In physiology and medicine, dehydration (hypohydration) is defined as the excessive loss of body fluid, with an accompanying disruption of metabolic processes. It is literally the removal of water (Ancient Greek: hdr) from an object; however, in physiological terms, it entails a deficiency of fluid within an organism. Dehydration of skin and mucous membranes can be called medical dryness. There are three types of dehydration: hypotonic or hyponatremic (primarily a loss of electrolytes, sodium in particular), hypertonic or hypernatremic (primarily a loss of water), and isotonic or isonatremic (equal loss of water and electrolytes). In humans, the most commonly seen type of dehydration by far is isotonic (isonatraemic) dehydration which effectively equates with hypovolemia, but the distinction of isotonic from hypotonic or hypertonic dehydration may be important when treating people who become dehydrated.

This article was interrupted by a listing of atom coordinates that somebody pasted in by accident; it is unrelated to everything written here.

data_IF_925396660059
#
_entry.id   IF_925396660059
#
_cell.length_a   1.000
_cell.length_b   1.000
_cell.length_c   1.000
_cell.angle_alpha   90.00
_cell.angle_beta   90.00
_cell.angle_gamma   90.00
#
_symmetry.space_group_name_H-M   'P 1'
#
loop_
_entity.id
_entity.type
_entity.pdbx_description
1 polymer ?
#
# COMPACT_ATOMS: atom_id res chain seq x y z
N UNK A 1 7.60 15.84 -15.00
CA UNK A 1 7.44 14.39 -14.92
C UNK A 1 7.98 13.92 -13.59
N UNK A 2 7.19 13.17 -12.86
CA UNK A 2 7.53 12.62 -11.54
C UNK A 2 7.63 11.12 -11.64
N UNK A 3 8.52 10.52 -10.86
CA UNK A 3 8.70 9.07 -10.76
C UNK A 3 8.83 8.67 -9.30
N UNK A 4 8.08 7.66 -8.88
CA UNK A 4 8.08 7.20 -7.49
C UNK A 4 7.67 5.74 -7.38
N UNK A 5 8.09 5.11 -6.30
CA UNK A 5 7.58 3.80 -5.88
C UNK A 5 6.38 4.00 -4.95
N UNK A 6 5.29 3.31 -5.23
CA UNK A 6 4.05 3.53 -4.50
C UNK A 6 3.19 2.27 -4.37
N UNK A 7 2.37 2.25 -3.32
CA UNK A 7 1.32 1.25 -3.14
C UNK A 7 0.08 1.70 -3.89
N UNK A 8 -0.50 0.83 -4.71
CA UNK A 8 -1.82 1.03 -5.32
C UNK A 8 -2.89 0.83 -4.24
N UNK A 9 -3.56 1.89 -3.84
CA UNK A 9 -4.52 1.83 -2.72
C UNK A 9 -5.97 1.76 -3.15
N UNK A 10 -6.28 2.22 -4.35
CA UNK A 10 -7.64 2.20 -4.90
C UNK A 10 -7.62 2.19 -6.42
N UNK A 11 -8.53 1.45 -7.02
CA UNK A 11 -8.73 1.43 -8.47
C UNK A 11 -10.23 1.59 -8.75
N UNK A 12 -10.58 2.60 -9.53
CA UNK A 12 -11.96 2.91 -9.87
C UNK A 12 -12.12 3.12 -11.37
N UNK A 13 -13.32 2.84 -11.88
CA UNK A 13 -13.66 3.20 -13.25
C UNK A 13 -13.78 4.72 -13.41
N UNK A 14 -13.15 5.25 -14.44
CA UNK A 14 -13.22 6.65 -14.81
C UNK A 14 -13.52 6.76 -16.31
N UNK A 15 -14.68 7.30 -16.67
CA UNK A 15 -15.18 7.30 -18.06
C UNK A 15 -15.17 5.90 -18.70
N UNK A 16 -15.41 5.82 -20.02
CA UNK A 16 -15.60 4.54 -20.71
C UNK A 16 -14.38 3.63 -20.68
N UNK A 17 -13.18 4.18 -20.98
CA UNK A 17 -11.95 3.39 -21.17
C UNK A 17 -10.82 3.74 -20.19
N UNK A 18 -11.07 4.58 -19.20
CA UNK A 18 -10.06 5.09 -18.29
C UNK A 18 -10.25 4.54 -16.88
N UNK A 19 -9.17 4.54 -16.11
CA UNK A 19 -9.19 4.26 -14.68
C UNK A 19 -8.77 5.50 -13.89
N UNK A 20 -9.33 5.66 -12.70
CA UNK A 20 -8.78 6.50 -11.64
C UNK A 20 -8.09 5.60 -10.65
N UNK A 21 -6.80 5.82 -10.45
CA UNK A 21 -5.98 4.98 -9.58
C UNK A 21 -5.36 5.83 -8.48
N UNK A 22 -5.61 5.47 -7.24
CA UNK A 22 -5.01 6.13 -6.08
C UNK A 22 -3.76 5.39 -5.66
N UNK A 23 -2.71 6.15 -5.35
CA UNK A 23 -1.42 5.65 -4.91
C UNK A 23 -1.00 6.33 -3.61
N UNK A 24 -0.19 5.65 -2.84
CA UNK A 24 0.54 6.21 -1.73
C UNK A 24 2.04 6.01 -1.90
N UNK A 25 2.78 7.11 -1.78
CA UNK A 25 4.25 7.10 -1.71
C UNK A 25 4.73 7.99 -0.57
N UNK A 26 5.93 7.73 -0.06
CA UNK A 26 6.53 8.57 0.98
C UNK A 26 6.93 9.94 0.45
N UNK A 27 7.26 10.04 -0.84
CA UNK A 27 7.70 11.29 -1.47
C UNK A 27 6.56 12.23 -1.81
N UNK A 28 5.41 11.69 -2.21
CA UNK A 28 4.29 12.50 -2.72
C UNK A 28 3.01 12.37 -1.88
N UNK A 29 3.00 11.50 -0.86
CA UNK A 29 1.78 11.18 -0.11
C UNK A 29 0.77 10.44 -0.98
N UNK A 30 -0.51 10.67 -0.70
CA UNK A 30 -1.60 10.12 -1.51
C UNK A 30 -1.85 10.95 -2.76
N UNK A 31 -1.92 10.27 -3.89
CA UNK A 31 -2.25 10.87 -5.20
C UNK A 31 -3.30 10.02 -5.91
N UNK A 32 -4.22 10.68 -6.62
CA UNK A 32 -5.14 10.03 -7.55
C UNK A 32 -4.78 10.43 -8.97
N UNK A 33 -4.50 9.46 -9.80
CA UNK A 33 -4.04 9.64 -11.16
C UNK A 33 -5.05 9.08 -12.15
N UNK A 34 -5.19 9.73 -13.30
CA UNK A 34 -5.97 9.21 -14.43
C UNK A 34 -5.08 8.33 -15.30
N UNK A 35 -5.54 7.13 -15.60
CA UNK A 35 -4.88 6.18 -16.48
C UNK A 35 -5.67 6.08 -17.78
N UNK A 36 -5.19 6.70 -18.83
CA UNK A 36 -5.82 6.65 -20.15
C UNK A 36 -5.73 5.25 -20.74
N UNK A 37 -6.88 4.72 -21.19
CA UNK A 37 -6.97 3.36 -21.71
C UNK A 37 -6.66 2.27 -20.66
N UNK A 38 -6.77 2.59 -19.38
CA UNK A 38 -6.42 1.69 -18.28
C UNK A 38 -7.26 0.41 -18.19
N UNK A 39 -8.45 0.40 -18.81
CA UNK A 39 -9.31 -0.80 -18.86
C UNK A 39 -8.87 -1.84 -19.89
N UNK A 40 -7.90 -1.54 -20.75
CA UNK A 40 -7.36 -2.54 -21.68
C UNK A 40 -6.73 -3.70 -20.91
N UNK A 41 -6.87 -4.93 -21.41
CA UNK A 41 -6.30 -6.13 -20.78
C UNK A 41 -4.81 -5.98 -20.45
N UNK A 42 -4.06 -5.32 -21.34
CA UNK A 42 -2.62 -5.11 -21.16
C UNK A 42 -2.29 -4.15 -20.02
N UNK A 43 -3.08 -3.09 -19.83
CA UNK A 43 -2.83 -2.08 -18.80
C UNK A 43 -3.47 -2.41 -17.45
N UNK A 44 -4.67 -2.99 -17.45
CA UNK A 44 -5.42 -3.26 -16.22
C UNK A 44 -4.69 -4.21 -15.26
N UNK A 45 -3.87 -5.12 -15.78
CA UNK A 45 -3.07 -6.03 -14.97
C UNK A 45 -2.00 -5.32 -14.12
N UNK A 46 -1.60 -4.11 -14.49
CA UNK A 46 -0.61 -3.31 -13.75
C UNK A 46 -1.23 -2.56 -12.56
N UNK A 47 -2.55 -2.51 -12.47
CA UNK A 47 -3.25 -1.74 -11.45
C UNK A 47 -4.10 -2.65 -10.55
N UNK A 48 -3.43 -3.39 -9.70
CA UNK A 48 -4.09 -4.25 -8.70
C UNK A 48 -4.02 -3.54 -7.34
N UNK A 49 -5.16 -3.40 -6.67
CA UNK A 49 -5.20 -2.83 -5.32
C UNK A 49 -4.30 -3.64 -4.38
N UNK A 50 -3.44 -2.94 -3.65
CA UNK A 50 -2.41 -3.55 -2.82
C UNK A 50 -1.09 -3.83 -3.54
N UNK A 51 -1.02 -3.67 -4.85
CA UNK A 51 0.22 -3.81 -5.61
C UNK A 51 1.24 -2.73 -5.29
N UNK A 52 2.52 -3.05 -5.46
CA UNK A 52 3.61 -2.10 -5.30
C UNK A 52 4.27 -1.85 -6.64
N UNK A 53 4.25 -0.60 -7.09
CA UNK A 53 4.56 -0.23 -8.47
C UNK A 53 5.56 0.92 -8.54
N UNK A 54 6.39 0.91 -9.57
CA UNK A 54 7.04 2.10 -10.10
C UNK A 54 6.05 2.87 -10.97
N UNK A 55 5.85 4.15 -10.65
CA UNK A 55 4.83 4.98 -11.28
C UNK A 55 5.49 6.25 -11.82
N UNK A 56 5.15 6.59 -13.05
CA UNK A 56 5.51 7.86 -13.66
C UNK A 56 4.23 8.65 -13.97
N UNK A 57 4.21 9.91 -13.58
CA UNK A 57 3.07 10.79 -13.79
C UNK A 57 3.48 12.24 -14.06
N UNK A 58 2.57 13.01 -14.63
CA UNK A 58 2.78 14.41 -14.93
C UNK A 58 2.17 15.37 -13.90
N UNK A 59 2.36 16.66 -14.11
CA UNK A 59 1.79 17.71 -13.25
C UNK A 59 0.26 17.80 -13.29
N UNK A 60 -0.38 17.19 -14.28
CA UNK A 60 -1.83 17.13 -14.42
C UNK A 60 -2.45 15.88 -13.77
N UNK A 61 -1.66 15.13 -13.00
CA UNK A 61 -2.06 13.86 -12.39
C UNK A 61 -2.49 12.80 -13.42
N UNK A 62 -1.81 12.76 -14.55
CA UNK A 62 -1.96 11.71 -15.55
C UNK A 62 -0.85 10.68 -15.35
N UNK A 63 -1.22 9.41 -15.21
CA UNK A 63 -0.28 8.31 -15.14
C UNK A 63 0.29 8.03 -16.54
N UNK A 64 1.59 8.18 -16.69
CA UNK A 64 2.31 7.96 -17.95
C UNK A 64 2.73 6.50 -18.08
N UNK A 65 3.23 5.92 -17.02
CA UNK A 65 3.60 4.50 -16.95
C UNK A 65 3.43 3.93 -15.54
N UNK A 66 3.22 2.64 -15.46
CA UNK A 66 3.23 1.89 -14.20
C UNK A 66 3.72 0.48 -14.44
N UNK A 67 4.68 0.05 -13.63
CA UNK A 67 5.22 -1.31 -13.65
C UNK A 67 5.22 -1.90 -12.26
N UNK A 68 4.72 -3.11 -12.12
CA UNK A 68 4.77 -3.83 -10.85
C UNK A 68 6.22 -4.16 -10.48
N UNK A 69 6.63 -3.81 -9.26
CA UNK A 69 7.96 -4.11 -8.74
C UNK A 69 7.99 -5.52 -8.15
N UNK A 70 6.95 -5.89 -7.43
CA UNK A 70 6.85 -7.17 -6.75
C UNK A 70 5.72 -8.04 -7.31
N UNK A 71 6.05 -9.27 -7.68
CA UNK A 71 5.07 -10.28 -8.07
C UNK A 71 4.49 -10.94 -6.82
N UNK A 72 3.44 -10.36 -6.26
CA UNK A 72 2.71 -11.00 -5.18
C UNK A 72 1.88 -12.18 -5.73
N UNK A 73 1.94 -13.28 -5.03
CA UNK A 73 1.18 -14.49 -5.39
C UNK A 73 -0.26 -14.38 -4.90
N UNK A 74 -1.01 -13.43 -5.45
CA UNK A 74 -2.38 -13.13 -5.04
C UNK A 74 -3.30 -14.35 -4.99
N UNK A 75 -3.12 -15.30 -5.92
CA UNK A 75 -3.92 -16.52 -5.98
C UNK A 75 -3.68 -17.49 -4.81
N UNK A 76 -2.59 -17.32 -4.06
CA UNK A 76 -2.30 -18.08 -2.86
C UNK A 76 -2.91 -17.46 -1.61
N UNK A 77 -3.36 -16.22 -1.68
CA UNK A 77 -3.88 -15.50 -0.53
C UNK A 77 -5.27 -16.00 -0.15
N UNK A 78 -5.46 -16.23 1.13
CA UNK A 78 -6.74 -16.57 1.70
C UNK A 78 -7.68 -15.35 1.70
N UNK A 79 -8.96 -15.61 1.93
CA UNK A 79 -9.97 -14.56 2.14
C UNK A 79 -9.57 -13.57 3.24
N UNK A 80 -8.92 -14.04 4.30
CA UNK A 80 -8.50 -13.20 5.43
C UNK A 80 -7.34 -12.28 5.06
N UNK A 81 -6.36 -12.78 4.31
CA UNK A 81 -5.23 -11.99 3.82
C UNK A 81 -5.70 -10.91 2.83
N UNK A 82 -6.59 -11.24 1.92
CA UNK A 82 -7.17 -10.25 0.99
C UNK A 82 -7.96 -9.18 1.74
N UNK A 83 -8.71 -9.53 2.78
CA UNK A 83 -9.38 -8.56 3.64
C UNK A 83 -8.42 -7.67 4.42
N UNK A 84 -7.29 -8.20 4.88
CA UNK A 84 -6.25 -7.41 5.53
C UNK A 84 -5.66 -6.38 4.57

Contributions by Syrthiss, Stevenfruitsmaak, and Lee J Haywood.